Review of Rapunzel as pantomime returns to The Customs House in South Shields for 2021
Stressed after month after endless month of a global pandemic?
Let your hair down and allow Rapunzel and this year’s brilliant Customs House panto to ease your cares and worries.
Being back in the company of Dame Bella and her daft son Arbuthnot is like being reunited with old friends who you hadn’t seen for too long.
And that’s exactly what it is.
The story of Rapunzel is not one traditionally used for panto, but works well – a simple narrative with a touch of magic and sufficient strong characters to grab and maintain your interest.
Writers Ray Spencer and Graeme Thompson have a fresh, modern take on the story that has far more in common with Disney’s Tangled than the traditional German fairytale.
Rapunzel has been locked in Cleadon Tower since she was a child, with only her talking pig for company. Evil ‘stepmother’ Gothel keeps her locked away to control King Richard, meanwhile, Rumpelstiltskin wants to spin her hair into gold and Much the miller’s son wants to rescue her.
As usual, it’s all kicking off in Cooksonville where Dame Bella and her hapless son Arbuthnot are setting up a new hair salon.
Beth Clarke is impressive in the titular role and has a great singing voice – as has Eleanor Chaganis who is impressive as the panto baddie Gothel. She milks the boos and hisses with great aplomb.
Steven Lee Hamilton (Much) gets better and better every year. He was always the perfect leading man, but his experience and talent have given him the confidence to bring an ironic tilt to his performances which brings so much to the piece overall.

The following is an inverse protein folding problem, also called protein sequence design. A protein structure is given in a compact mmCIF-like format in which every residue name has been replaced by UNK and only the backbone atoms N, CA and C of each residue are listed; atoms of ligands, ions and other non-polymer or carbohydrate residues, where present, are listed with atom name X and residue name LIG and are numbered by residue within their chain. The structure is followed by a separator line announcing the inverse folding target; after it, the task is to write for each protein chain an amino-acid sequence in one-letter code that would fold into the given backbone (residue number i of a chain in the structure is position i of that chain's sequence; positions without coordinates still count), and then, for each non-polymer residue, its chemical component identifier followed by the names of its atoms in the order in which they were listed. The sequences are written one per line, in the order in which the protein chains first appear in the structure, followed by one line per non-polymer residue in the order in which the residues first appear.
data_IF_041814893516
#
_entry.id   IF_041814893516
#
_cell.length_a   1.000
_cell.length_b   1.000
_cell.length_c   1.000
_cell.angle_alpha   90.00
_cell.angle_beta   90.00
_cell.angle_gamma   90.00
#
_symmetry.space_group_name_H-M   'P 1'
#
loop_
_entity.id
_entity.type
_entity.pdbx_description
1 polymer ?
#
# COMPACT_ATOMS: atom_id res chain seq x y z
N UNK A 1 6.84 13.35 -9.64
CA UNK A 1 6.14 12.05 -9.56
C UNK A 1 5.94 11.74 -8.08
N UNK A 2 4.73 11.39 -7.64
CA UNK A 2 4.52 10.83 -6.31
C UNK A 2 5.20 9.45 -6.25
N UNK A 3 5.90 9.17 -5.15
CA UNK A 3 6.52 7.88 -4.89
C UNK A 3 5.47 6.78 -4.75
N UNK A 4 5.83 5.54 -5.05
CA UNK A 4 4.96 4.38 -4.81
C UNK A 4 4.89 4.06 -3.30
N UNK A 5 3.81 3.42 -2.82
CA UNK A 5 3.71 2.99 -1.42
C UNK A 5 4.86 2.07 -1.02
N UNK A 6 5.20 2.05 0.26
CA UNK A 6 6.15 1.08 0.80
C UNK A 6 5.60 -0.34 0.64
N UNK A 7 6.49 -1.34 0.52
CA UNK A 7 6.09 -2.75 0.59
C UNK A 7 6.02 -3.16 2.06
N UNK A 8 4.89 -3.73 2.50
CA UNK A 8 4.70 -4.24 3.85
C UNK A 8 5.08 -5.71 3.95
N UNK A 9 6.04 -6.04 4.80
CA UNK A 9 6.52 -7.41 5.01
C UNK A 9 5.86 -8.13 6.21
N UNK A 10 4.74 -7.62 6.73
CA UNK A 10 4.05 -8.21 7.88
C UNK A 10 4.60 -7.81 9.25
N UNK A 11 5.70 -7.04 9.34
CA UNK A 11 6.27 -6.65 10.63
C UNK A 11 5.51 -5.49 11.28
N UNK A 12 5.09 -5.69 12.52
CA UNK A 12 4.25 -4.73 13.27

Customs House stalwart Wayne Miller is super as King Richard, bringing energy and a real twinkle to every scene he is in. I wanted to see more of him, and his duet with Dame Bella is a thing of beauty – Ah, Yes I Remember It Well from Gigi has rarely been performed better.
Newcomer William Wyn Davies is a joy as Rumpelstiltskin, full of quirky charm, while Chloe Jane Millar oozes fun and smiles as Fairy Fearnedew.
But at the core of the ‘little panto with the big heart’ are Dame Bella (Ray Spencer) and Arbuthnot (Davey Hopper). Both are naturally funny with outstanding comic timing, but together they a panto dream team – the gags and laughs are constant and effortless.
The slapstick scene is excellent, but their Morecambe and Wise breakfast routine is a wonder of timing that is worth the ticket price alone. Ray and Davey have a comedic telepathy and both instinctively know how to work an audience.
Musical highlights include a Dua Lipa duet between Davey and Chloe; the Who I’d Be number from Shrek and an amazing rendition of Gary Barlow’s Incredible by Steven and Beth.
Pace is a vital component to any successful panto and under the expert direction of Ray and associate director Natasha Haws, Rapunzel fairly rattles along.
Sami Fendall has done a great job with both costumes and set design – the tower and South Shields Groyne are particularly striking.
After two long years it was so good to be back at a panto – and in such safe and experienced hands you’re guaranteed a great night out.
:: Rapunzel, written by Ray Spencer and Graeme Thompson, at The Customs House, South Shields until January 8